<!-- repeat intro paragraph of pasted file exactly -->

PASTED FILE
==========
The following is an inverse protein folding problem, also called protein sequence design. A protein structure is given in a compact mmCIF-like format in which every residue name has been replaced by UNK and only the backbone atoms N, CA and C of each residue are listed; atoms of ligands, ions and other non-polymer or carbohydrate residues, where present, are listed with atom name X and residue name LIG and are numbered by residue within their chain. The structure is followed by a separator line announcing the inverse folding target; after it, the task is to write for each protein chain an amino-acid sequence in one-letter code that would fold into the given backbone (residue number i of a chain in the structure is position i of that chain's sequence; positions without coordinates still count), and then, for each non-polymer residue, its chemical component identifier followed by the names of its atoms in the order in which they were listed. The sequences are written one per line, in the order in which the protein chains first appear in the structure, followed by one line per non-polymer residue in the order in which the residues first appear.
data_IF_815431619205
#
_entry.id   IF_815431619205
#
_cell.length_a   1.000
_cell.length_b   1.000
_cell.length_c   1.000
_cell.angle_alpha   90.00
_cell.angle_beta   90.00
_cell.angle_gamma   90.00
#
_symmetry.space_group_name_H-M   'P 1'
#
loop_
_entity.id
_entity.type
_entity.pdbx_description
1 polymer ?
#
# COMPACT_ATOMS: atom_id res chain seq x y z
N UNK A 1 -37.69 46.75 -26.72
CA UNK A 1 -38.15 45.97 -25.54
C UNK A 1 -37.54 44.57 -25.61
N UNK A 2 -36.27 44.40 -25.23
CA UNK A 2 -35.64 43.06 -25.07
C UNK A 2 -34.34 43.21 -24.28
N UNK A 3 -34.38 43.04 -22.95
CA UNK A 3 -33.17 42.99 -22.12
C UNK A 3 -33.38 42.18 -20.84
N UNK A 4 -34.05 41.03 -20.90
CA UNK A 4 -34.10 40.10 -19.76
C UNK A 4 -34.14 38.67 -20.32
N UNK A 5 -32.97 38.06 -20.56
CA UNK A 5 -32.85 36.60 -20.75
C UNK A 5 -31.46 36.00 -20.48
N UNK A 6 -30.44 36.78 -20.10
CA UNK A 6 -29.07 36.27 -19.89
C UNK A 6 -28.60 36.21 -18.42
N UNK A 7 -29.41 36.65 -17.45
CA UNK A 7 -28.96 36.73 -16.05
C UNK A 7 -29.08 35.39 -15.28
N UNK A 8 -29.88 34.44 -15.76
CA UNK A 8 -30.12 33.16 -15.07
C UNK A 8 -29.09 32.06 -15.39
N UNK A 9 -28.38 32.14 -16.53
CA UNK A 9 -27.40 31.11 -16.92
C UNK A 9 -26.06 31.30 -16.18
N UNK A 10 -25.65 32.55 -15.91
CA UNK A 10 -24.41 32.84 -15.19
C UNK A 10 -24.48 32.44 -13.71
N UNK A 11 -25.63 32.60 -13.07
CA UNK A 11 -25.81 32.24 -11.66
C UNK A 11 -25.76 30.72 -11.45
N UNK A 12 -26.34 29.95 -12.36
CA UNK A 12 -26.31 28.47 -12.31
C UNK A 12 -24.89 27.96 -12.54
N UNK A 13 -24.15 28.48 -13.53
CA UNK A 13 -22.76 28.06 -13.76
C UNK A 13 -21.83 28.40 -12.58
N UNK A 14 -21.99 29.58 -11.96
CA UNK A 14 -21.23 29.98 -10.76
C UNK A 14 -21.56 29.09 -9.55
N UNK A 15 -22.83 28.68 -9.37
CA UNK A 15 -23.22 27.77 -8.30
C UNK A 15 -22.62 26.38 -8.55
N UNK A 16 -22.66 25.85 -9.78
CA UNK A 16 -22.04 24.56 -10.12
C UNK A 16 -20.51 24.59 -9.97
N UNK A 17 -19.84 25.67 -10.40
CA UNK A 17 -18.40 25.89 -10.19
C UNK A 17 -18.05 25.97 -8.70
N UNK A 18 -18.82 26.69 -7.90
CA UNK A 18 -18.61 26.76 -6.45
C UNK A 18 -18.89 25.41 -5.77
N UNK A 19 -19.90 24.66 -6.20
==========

The following is an inverse protein folding problem, also called protein sequence design. A protein structure is given in a compact mmCIF-like format in which every residue name has been replaced by UNK and only the backbone atoms N, CA and C of each residue are listed; atoms of ligands, ions and other non-polymer or carbohydrate residues, where present, are listed with atom name X and residue name LIG and are numbered by residue within their chain. The structure is followed by a separator line announcing the inverse folding target; after it, the task is to write for each protein chain an amino-acid sequence in one-letter code that would fold into the given backbone (residue number i of a chain in the structure is position i of that chain's sequence; positions without coordinates still count), and then, for each non-polymer residue, its chemical component identifier followed by the names of its atoms in the order in which they were listed. The sequences are written one per line, in the order in which the protein chains first appear in the structure, followed by one line per non-polymer residue in the order in which the residues first appear.